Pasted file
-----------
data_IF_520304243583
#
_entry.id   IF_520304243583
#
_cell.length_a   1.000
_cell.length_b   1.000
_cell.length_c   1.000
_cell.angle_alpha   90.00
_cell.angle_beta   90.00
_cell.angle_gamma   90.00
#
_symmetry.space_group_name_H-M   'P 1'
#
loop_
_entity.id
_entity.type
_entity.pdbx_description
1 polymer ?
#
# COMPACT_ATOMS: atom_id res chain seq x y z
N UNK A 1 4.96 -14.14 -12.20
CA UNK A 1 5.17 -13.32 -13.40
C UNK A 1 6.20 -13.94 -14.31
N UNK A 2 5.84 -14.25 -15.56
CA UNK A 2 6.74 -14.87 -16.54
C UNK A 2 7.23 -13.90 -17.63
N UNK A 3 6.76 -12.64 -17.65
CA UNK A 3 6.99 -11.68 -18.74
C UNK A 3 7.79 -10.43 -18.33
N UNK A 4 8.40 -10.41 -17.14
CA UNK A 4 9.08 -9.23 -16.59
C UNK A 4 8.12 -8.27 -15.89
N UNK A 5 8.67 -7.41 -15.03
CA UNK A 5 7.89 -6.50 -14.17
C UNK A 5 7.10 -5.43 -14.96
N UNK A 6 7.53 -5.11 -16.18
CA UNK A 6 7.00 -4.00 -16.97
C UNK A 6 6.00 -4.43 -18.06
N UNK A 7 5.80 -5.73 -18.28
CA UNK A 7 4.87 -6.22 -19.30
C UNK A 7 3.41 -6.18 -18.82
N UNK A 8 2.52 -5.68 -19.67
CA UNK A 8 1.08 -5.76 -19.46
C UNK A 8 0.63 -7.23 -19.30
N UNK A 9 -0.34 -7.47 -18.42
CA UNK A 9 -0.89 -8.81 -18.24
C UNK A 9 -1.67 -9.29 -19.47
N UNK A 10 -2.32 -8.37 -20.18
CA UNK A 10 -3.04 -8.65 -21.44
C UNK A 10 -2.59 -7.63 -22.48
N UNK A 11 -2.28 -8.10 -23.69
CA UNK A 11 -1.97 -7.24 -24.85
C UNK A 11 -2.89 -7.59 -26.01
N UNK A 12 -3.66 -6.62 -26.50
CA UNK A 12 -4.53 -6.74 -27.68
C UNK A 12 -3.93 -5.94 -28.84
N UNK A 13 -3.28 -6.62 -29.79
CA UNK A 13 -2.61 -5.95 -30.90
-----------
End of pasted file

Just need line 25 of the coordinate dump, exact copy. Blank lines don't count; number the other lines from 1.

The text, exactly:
CA UNK A 2 6.74 -14.87 -16.54